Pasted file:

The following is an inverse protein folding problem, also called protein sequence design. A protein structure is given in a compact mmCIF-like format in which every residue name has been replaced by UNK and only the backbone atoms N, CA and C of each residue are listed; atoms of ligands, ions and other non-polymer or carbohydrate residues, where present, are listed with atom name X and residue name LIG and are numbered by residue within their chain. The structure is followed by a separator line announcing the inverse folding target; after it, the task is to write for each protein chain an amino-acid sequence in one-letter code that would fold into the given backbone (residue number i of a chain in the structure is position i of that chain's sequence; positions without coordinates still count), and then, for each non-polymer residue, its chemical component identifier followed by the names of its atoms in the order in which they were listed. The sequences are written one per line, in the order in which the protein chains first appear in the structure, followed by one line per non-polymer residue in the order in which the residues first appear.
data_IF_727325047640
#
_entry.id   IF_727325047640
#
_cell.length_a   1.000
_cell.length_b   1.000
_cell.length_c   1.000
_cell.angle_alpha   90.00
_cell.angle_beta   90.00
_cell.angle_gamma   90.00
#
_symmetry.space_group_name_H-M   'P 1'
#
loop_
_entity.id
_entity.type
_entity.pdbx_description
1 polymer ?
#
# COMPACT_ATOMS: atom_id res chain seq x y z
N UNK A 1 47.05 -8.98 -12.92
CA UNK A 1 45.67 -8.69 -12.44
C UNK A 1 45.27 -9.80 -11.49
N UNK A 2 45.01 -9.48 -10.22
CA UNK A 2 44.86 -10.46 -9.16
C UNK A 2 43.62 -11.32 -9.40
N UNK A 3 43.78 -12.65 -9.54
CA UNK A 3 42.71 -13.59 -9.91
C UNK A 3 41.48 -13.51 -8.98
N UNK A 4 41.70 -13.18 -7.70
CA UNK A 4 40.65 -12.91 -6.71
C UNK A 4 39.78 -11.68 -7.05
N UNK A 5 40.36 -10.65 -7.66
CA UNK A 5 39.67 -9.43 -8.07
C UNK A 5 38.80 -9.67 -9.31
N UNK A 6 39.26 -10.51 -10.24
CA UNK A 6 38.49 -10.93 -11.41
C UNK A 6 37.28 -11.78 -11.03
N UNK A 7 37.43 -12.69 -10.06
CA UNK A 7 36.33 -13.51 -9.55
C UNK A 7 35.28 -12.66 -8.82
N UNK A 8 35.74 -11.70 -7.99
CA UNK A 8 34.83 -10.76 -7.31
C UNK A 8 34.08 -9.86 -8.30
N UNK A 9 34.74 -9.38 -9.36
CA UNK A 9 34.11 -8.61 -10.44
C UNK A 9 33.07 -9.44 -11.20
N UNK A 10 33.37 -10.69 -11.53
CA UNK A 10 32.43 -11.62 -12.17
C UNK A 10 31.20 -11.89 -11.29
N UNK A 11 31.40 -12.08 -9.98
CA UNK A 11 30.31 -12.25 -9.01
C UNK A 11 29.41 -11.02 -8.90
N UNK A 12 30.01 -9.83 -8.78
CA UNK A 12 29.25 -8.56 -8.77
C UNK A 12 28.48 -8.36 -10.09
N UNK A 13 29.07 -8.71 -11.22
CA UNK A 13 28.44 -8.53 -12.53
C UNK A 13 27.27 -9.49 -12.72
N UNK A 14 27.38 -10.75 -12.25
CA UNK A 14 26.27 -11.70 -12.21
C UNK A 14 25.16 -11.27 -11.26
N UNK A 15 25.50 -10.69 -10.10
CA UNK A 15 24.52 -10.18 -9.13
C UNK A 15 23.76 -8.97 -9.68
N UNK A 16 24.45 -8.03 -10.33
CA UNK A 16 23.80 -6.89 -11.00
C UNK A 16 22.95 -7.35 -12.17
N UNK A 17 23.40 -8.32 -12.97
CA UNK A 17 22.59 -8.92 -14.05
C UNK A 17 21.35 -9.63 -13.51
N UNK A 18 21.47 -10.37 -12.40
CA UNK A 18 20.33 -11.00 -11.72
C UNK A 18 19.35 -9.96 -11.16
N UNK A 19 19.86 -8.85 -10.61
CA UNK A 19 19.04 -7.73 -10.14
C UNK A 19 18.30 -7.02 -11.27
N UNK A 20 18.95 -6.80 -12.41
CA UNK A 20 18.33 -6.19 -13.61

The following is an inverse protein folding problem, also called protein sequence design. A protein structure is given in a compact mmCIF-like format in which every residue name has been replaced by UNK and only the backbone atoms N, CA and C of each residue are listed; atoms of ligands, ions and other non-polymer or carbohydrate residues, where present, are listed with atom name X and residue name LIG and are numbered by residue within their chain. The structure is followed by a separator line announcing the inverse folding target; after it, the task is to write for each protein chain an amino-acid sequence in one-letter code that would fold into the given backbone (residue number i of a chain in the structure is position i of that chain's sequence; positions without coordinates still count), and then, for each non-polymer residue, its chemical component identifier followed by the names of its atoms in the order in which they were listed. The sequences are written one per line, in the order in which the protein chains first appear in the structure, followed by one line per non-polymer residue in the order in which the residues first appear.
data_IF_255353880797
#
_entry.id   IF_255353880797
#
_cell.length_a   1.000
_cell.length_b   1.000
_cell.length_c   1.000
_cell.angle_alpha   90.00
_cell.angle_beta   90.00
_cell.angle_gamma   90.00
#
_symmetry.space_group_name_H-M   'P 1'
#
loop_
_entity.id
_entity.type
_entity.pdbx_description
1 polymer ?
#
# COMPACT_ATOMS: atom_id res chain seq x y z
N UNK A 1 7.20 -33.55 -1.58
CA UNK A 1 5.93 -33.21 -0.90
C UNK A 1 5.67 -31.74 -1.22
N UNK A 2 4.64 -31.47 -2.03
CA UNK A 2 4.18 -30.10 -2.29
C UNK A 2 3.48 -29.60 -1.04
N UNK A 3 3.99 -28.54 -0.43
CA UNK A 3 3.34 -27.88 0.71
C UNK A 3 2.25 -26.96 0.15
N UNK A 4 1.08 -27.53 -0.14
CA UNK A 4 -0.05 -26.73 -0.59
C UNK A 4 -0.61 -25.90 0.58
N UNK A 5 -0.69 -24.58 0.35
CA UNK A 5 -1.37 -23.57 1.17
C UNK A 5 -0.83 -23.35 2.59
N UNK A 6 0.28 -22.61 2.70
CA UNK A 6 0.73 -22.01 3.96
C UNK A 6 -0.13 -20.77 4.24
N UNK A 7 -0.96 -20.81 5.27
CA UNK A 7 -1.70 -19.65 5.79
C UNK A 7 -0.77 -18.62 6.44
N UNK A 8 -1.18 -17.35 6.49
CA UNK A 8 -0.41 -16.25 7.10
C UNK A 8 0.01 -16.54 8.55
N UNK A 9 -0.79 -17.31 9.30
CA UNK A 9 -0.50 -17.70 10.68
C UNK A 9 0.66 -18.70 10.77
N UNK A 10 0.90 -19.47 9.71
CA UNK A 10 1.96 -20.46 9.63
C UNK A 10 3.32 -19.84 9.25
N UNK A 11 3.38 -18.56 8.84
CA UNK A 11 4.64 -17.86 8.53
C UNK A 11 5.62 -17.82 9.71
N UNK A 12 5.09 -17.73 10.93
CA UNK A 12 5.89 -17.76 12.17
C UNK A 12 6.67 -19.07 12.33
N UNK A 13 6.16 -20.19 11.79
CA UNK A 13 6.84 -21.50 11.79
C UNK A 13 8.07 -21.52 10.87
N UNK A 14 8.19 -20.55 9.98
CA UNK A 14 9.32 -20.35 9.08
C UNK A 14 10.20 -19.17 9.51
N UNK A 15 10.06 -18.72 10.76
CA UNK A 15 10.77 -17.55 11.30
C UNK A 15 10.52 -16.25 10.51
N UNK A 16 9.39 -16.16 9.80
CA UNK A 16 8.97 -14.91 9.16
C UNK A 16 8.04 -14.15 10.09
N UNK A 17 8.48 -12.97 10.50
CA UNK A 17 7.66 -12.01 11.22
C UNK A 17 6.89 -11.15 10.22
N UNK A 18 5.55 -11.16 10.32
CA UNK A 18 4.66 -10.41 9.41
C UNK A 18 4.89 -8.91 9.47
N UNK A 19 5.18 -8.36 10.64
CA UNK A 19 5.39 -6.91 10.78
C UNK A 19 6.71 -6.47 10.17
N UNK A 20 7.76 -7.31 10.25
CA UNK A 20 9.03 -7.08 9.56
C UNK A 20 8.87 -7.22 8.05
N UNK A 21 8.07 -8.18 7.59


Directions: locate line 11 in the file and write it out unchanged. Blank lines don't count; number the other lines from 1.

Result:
_cell.angle_gamma   90.00